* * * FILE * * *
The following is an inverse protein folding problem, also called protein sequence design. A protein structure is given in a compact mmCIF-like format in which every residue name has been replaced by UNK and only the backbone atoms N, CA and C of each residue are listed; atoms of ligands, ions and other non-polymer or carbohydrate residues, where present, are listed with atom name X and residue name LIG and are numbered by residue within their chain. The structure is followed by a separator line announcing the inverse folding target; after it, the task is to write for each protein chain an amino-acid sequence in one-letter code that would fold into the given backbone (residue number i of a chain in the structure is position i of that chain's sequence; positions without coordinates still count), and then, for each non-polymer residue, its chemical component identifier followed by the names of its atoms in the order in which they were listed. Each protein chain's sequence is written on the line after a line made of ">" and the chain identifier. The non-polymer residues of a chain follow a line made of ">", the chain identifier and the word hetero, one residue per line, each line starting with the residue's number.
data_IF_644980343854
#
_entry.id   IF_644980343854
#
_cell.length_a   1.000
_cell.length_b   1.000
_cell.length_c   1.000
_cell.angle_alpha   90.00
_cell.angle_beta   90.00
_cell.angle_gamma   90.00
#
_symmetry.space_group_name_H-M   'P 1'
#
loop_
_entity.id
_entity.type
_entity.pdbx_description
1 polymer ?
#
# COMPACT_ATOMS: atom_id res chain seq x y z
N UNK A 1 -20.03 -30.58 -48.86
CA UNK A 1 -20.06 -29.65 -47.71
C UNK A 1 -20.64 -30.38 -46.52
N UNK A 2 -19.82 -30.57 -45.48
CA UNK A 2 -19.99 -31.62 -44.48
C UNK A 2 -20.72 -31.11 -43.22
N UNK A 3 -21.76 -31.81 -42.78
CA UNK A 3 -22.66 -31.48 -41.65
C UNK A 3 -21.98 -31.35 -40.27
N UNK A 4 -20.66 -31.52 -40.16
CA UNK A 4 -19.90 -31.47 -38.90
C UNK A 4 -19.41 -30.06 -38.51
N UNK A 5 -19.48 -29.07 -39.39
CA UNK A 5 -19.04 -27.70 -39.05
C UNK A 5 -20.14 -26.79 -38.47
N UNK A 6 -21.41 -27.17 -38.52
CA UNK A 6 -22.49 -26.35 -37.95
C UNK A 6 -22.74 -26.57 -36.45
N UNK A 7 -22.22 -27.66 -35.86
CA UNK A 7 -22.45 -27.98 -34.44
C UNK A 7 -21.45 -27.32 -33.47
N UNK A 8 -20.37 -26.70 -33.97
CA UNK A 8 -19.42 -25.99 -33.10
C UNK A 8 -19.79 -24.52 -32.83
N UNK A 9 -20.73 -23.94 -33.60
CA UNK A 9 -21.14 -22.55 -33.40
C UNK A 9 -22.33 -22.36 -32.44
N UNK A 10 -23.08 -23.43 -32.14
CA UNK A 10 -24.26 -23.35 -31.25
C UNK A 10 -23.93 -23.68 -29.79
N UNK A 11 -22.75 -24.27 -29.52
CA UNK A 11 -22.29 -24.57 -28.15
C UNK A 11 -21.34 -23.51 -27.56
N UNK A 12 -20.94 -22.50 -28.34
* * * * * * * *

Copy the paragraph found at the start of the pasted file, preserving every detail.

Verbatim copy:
The following is an inverse protein folding problem, also called protein sequence design. A protein structure is given in a compact mmCIF-like format in which every residue name has been replaced by UNK and only the backbone atoms N, CA and C of each residue are listed; atoms of ligands, ions and other non-polymer or carbohydrate residues, where present, are listed with atom name X and residue name LIG and are numbered by residue within their chain. The structure is followed by a separator line announcing the inverse folding target; after it, the task is to write for each protein chain an amino-acid sequence in one-letter code that would fold into the given backbone (residue number i of a chain in the structure is position i of that chain's sequence; positions without coordinates still count), and then, for each non-polymer residue, its chemical component identifier followed by the names of its atoms in the order in which they were listed. Each protein chain's sequence is written on the line after a line made of ">" and the chain identifier. The non-polymer residues of a chain follow a line made of ">", the chain identifier and the word hetero, one residue per line, each line starting with the residue's number.